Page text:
As a librarian, I feel a deep fear of the direct threat to library funding posed by the new administration. However, as a philanthropy professional, I can’t help but feel some small amount of hope.
Research for everyone, a win for Nevada County, Generation Z on the move, and more letters to editor from the February 1, 2017 issue of Library Journal.
Many libraries work with local cultural institutions to provide patrons with free or reduced-cost access. These print passes can be checked out in-house by patrons just like other resources, complete with circulation limits, due dates, and fines. Some software companies are simplifying pass management with web-based tools to help patrons discover and check out museum passes and event tickets or make reservations.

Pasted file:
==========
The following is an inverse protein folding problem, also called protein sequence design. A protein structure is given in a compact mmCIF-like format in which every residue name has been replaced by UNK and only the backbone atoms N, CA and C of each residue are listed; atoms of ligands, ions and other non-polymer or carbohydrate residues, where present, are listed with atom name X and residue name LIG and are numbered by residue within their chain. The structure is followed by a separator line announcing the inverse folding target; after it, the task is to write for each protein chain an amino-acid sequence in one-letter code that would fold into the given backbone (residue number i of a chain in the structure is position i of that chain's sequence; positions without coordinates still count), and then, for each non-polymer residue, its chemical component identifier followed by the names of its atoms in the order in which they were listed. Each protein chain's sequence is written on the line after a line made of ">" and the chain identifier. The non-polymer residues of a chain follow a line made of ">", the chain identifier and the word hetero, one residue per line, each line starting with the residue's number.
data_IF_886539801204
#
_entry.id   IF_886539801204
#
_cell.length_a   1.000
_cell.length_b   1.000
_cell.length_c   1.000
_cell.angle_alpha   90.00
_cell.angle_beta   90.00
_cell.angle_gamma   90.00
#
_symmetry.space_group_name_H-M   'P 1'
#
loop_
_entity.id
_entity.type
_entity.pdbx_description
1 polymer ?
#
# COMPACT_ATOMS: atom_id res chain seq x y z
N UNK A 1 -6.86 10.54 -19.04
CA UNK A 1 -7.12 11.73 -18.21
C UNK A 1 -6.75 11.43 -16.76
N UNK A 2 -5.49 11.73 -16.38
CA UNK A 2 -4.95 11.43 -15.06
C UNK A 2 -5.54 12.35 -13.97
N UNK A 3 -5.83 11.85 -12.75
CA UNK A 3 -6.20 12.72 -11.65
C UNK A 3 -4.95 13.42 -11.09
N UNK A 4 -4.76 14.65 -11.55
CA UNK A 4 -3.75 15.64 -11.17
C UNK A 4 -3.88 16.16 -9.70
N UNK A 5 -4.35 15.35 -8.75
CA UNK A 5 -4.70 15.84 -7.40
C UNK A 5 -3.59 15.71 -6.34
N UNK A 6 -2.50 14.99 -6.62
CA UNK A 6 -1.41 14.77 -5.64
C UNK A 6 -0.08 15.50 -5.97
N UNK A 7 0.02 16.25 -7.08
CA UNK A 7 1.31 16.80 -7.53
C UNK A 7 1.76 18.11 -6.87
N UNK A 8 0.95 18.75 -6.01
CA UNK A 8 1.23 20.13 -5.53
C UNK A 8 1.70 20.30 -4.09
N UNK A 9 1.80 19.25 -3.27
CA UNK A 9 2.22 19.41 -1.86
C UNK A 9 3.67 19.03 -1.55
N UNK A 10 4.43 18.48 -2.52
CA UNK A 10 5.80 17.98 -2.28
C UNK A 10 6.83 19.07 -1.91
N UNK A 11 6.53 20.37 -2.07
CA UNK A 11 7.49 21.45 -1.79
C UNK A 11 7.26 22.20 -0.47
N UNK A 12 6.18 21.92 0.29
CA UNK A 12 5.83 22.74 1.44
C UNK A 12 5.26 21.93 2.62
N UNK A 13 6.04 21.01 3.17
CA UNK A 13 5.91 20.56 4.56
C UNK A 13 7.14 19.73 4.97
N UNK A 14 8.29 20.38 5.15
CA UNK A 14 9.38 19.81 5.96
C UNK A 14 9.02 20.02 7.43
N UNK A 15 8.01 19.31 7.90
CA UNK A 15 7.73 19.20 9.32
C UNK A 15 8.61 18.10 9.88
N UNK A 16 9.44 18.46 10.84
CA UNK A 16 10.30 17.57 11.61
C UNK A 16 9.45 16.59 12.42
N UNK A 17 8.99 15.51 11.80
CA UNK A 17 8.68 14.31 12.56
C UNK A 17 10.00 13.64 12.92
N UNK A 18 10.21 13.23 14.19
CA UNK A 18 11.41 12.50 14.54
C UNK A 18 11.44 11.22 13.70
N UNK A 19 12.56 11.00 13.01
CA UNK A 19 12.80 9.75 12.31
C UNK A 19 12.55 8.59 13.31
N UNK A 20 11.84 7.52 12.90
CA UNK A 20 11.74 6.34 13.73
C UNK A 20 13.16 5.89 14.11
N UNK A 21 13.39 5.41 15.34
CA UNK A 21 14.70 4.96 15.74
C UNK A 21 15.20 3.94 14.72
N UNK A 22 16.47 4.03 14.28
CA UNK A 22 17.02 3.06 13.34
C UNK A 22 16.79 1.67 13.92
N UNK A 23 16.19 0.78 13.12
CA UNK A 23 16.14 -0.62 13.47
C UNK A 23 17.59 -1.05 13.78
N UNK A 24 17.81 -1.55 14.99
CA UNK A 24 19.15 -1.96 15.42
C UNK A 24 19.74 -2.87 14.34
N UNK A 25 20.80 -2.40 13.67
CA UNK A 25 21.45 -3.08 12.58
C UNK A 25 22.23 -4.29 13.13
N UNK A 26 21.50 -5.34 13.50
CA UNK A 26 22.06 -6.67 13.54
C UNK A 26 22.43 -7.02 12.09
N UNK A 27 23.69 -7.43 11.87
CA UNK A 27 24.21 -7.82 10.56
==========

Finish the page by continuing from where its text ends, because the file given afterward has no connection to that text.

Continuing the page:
If there’s anything the 2016 presidential election cycle taught us, it’s be prepared. We can never underestimate the groundswell of support for an issue, institution, or person who may not support what a library provides to its community; the reliance on fake news rather than on facts (and how easy it is to have it go viral); or the power of emotion over reason.
In the wake of the record-breaking attendance at the January 21 Women’s March on Washington, and sister marches in over 60 cities on all seven continents, social media reported that protesters were abandoning their signs after the event. Not all of those were destined for the recycling bin, however: archivists in several cities came out to collect and preserve them.
The sustainability of our world depends on a strong social fabric in local communities where people know and respect one another. This social fabric is key for resilient communities in the face of environmental, economic, and social disruption. That fabric is now torn in many places thanks to the vitriol and viciousness of the presidential election and fears about what will happen next.